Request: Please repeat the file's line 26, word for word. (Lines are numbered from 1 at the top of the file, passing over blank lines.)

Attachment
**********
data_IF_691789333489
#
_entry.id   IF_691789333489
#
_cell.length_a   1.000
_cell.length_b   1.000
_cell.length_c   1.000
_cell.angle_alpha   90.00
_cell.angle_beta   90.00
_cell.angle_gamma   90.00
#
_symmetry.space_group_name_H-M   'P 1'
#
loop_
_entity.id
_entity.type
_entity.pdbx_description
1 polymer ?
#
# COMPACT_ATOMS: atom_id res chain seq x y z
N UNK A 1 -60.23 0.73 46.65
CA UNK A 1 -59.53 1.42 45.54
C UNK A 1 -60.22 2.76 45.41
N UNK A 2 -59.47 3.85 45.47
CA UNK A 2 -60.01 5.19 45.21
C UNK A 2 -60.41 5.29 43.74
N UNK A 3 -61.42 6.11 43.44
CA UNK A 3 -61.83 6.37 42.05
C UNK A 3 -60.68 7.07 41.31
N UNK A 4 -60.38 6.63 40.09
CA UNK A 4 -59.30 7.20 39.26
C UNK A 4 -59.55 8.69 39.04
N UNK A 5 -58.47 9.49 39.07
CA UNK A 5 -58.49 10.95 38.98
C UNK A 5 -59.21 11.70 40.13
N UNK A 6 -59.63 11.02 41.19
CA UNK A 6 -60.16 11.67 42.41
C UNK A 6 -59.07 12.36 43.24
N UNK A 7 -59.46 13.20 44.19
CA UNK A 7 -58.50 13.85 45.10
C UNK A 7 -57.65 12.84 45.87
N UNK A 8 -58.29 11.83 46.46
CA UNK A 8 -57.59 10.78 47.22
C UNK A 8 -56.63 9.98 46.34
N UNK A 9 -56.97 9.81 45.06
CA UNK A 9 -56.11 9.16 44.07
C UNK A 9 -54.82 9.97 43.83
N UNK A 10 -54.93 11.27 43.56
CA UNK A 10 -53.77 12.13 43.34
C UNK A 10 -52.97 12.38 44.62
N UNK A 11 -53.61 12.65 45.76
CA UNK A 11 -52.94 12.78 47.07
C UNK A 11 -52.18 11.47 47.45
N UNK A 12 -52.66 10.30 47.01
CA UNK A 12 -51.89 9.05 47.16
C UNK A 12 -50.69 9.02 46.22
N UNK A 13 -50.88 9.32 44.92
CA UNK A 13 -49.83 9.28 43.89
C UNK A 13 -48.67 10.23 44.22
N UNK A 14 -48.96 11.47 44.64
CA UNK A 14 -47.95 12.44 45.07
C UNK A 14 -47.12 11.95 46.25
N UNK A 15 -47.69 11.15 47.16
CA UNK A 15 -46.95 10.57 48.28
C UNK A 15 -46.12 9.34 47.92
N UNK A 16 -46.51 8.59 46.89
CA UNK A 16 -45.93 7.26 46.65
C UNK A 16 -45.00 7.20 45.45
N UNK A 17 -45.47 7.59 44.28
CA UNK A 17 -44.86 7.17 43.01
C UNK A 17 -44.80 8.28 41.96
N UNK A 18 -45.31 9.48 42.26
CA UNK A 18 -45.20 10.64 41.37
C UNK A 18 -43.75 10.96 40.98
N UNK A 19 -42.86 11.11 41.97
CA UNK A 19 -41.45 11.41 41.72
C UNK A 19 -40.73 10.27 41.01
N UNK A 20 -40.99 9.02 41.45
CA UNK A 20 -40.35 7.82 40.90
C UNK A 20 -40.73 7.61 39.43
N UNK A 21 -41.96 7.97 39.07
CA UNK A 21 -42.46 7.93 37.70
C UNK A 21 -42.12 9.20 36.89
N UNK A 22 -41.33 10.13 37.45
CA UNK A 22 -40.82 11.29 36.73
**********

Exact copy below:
C UNK A 2 -60.41 5.29 43.74